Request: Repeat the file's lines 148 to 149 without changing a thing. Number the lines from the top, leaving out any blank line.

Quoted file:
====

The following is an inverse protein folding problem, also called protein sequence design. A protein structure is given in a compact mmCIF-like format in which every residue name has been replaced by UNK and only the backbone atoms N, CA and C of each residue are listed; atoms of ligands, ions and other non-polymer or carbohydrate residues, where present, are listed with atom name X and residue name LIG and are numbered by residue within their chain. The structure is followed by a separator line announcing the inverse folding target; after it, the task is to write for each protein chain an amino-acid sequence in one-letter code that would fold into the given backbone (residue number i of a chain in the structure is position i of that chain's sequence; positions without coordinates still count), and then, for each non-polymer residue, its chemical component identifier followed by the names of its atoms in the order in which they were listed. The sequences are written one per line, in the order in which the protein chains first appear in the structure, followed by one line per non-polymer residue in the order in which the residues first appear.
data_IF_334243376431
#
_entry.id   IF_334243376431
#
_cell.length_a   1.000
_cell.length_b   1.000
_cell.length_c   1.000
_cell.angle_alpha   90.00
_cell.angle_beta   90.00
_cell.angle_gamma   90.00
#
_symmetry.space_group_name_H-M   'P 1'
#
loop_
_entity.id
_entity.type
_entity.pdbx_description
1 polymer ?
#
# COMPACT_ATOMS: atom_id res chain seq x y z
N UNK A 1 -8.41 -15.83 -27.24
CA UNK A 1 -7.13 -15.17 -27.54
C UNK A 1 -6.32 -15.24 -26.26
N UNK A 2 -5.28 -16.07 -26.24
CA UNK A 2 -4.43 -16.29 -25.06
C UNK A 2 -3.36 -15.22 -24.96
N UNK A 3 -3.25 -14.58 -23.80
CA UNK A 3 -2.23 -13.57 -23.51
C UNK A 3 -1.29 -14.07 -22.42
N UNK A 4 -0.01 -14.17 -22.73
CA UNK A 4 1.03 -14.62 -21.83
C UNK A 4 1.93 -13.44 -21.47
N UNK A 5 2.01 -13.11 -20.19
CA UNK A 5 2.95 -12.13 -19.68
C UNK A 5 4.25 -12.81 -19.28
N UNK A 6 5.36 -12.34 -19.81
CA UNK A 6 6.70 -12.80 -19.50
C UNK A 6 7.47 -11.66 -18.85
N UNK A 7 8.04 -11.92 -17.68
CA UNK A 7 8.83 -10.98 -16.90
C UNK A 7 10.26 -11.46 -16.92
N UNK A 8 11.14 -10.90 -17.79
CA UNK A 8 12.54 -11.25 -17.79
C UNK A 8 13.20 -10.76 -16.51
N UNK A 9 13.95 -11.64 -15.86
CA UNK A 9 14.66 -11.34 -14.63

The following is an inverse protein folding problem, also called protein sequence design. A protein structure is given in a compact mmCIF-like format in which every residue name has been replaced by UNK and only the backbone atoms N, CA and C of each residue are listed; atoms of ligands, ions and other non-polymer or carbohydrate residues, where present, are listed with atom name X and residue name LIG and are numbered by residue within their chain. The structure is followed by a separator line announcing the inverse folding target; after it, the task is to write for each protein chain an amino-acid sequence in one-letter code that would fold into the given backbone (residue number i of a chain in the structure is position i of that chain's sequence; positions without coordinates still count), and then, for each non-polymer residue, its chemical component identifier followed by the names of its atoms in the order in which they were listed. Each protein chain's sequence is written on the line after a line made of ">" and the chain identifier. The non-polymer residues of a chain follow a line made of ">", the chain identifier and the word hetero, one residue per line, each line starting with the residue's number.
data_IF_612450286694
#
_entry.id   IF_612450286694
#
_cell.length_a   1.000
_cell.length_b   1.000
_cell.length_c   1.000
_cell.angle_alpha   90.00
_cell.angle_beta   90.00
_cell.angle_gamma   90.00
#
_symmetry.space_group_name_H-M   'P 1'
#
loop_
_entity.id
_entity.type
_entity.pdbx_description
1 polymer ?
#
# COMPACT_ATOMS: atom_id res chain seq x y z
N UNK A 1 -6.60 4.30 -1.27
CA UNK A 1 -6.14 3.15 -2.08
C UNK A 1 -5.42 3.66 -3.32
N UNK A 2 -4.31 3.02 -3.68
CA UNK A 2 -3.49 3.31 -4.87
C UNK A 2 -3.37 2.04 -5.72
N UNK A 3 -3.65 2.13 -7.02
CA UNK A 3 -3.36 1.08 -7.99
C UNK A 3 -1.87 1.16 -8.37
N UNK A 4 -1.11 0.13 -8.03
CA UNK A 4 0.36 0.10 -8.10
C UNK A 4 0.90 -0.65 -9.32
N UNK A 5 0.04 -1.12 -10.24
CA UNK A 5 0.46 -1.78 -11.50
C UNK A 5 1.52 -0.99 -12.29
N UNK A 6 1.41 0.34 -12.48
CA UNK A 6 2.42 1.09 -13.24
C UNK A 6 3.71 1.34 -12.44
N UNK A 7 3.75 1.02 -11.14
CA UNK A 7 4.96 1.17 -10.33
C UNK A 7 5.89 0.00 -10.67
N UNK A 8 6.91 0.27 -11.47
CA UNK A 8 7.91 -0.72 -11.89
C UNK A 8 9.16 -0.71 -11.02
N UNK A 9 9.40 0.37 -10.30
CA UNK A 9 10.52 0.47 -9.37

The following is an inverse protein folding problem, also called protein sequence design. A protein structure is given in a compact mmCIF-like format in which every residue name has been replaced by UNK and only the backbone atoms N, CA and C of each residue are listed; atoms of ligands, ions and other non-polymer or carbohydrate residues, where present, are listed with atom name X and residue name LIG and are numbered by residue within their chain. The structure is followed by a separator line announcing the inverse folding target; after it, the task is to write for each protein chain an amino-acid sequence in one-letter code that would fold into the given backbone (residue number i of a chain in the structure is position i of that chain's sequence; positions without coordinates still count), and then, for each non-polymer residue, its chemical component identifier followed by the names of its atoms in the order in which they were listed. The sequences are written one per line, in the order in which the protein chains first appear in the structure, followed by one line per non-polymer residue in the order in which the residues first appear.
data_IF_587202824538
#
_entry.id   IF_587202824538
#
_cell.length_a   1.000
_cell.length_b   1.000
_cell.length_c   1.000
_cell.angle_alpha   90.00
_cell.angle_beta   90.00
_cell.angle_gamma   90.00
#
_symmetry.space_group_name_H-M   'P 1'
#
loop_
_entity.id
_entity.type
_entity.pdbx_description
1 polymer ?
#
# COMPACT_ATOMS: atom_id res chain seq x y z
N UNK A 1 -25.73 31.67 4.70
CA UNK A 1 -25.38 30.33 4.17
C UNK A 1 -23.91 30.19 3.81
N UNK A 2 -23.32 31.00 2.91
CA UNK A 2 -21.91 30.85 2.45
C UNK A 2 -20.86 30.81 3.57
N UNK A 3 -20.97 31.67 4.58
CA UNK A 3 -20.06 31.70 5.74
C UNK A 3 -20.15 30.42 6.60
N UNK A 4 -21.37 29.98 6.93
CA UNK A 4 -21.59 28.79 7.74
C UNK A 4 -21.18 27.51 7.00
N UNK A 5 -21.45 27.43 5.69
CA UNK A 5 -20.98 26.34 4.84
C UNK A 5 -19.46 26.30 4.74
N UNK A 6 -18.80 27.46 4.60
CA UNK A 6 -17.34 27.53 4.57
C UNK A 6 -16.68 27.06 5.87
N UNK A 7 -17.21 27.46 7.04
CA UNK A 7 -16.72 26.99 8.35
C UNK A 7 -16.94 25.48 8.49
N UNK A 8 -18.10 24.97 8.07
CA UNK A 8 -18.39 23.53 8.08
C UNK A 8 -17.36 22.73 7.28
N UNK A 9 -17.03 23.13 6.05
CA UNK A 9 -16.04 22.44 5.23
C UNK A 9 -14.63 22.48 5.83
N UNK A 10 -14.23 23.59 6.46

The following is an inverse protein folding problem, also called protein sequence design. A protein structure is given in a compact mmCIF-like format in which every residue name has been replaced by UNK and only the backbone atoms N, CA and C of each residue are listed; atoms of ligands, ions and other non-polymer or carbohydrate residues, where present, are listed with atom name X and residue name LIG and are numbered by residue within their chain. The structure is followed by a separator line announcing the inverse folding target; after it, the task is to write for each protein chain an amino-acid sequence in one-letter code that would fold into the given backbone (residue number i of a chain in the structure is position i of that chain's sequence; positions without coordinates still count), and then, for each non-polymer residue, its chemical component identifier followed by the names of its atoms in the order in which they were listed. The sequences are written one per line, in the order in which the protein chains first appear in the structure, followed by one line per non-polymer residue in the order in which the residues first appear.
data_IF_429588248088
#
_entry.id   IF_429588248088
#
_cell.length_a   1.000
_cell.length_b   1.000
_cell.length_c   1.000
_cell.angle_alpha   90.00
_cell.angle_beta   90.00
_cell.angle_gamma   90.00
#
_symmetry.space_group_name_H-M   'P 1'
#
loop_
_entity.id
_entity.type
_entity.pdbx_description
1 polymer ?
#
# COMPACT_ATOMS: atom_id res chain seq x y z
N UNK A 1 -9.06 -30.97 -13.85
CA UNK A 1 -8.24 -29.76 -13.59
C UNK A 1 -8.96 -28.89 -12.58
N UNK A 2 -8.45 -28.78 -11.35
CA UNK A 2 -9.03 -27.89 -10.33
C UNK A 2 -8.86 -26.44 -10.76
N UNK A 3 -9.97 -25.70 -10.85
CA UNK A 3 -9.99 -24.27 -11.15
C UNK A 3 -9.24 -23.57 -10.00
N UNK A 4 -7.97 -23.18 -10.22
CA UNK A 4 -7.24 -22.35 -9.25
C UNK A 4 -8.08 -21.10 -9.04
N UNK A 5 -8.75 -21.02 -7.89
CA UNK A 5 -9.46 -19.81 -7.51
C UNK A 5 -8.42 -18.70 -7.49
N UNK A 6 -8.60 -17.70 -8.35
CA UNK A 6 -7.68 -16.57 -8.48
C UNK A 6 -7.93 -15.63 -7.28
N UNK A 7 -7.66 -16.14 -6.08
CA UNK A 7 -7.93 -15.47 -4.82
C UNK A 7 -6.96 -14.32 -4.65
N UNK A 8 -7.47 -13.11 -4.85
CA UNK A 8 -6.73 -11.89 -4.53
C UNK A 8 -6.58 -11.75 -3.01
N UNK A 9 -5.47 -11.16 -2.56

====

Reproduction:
#
_cell.length_a   1.000